Giving Compass' Take:
- Richard Schiffer reports on how climate change is affecting coffee yields worldwide, and details how mom-and-pop coffee plantations in Colombia are impacted.
- Why are smaller farms more vulnerable to economic shocks than larger operations? How can you support farmers impacted by climate change?
- This article is part of our Climate Justice collection. Read more about climate justice, and learn what you can do to help.
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Coffee trees are acutely sensitive to small changes in the weather. Too much sun or too little, too much rain or too little, can play havoc with the flowering and ripening cycle of the coffee cherry, which harbors the developing bean. Temperature is equally critical. The trees do best with warm spring-like days and cool nights, an important reason why the crop only flourishes in a narrow band of elevations in the tropics where conditions are just right. But as global warming progresses, the sweet spot where it can be grown is moving steadily up mountain slopes.
The Colombian mountain region, where coffee is grown, is warming by 0.3 degrees Celsius (0.5 degrees Fahrenheit) per decade, according to a study published in April by coffee agronomist Peter Baker and a team of scientists. The number of hours of sunlight also has declined by 19 percent since the middle of the last century due to increasing cloud cover, and there is no longer enough sun to sustain high levels of coffee production in some areas, the researchers reported. Precipitation extremes are more common, as is the spread of insect and fungal diseases — plagues driven in part by generally warmer, wetter weather.
Indeed, Colombia’s increasingly volatile growing conditions pose the biggest long-term threat to the nation’s small coffee growers, scientists say. Of Colombia’s half-a-million coffee farms, 95 percent are smaller than 12 acres. The small size of Colombia’s mom and pop coffee plantations has allowed the quality and consistency of the coffee to remain high, a major selling point. But most farms remain nonmechanized and are labor intensive, putting Colombia at a disadvantage against other countries with more efficient production systems.'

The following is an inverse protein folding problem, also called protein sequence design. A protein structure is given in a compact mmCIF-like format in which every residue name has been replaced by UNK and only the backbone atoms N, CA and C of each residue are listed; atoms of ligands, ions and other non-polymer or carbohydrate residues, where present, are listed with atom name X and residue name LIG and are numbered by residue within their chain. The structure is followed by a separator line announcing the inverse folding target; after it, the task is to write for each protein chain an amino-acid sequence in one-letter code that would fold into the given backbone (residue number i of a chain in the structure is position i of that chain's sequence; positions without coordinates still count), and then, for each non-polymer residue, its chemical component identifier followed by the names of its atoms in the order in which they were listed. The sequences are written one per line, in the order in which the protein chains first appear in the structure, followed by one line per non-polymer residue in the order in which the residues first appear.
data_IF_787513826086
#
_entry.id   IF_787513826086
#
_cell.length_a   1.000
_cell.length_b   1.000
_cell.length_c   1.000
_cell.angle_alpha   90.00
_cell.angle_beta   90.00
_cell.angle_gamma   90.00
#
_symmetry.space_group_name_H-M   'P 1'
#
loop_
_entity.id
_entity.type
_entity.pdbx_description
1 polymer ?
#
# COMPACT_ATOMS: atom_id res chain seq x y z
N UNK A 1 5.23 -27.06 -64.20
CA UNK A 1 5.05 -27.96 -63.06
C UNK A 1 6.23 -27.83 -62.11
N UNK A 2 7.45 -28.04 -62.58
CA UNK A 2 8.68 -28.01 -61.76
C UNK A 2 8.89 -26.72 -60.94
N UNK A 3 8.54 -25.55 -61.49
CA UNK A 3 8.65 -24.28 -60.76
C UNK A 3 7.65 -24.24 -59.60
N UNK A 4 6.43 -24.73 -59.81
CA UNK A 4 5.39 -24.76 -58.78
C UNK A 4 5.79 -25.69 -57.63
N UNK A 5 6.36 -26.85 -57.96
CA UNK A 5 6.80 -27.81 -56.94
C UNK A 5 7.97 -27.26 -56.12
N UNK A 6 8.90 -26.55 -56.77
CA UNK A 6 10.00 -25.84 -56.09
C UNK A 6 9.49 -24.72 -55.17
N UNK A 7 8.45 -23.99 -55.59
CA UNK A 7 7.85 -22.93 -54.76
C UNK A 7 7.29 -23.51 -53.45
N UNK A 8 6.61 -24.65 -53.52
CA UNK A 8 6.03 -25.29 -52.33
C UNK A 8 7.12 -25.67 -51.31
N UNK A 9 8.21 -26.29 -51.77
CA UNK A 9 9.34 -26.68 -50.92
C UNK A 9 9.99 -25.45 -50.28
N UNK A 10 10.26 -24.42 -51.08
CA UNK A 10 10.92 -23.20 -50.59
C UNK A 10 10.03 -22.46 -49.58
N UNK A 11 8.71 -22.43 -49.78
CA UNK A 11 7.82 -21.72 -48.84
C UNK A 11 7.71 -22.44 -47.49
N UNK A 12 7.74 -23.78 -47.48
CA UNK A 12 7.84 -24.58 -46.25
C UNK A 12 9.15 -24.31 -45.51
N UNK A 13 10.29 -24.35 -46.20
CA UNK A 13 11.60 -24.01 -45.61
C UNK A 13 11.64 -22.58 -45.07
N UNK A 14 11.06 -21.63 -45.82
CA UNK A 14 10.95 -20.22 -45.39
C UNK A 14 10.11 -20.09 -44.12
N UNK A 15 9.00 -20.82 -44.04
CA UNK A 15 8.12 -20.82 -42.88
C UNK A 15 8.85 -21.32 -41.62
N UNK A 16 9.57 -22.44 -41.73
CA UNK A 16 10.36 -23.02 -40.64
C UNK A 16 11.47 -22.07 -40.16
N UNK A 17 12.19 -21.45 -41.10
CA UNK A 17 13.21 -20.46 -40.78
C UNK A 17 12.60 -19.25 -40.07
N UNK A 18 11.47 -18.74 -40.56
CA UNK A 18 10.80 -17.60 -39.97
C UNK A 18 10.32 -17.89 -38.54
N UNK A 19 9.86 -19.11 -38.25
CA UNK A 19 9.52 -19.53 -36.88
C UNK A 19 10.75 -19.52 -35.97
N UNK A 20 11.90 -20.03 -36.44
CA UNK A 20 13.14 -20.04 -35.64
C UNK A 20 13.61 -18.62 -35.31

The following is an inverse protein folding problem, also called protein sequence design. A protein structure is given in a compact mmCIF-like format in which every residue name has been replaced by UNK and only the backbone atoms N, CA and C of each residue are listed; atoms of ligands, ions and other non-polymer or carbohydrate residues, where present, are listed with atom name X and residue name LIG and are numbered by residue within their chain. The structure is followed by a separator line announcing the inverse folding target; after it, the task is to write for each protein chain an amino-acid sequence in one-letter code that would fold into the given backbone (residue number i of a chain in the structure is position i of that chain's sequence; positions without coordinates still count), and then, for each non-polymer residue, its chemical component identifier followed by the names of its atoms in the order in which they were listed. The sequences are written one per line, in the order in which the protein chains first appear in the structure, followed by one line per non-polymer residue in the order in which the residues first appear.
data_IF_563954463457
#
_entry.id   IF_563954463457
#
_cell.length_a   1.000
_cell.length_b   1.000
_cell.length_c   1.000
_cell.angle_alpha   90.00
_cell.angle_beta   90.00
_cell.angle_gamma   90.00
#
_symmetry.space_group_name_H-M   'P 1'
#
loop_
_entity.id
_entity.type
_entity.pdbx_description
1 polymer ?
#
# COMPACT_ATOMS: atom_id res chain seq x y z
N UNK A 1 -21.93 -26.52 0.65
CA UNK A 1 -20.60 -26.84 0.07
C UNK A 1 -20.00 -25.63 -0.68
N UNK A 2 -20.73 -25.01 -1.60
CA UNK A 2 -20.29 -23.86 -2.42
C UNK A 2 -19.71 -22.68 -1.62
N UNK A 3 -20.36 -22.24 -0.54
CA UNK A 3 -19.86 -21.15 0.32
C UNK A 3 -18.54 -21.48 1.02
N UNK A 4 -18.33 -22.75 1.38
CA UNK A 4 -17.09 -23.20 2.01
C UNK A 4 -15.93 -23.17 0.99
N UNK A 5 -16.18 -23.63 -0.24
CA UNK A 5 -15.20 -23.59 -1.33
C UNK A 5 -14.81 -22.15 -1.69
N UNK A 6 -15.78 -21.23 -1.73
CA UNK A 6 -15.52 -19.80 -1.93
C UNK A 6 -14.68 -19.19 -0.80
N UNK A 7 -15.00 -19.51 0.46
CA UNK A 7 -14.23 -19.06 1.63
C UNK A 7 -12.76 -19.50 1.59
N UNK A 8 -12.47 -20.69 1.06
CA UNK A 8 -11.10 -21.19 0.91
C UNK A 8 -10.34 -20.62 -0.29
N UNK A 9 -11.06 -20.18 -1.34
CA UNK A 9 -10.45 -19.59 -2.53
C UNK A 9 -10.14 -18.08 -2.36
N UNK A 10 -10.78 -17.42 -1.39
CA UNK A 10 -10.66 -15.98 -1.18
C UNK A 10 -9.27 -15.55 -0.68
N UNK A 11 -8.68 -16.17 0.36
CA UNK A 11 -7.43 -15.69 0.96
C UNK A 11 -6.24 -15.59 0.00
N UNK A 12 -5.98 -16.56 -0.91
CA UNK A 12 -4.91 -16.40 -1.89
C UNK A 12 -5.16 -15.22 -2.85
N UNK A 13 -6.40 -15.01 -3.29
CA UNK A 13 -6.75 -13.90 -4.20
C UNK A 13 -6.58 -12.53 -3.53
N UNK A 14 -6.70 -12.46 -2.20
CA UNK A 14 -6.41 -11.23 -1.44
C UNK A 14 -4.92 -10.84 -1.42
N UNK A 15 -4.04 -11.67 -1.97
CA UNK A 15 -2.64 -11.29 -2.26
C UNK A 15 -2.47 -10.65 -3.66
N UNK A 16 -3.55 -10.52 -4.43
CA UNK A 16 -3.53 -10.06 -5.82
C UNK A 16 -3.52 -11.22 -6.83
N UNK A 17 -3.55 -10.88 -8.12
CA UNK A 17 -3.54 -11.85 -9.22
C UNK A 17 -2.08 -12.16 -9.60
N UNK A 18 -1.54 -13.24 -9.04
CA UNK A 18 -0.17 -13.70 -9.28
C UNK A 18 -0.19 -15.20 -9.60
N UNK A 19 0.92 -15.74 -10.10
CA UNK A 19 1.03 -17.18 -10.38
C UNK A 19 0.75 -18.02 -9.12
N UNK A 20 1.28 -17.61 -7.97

Some growers at lower elevations have ripped out their under-performing trees, instead using the land grow high-value crops like avocado and coca leaf, the source of cocaine, which remains the country’s leading agricultural money earner. (Coffee is second.) Meanwhile, in the south of the country, virgin high mountain forests where temperatures are cool are being felled to make way for new coffee plantations.
For large plantations, economic stressors are manageable. Many are currently diversifying their crops to better weather the years when the coffee harvest is poor. But for a smallholder living on the edge of financial solvency, a single bad year poses an existential threat. Some growers have implemented stopgap measures like installing rain-fed water tanks to irrigate their land during drought.
But even these modest steps are beyond the means of many small growers. “You can’t adapt to climate change when you are in poverty,” Eise explained. “And climate change exacerbates the stress of poverty. It’s a catch-22.”
While land planted in coffee in Colombia has shrunk by a fifth due to decreasing global prices, coffee production has remained roughly the same since the 1990s, due to increased efficiencies in the production process, such as planting more trees per acre; biological controls for insect pests; and other agronomic innovations. Gaitan says he is confident that further technological developments can help Colombia — and the world — keep pace with future threats.
Colombia is not the only country where the coffee economy is threatened by climate change: “Climate change will reduce the global area suitable for coffee by about 50 percent across emission scenarios,” according to a report published in the journal Climatic Change in 2015.
The biggest need is for better science to be conducted at the local level to adapt coffee to climate change on a country-by-country basis, as Colombia is doing. Unfortunately, many of the smaller farmers whose families have cultivated the beloved bean for generations will face the greatest pressure.
“Any negative shocks — a disease outbreak, a drought, low market prices — are going to disproportionately affect the people who have the least ability to absorb them,” says Hanna Neuschwander, communications director of World Coffee Research. “Over the next 50 years you are going to see a trend toward consolidation where only the most efficient producers can stay in the game."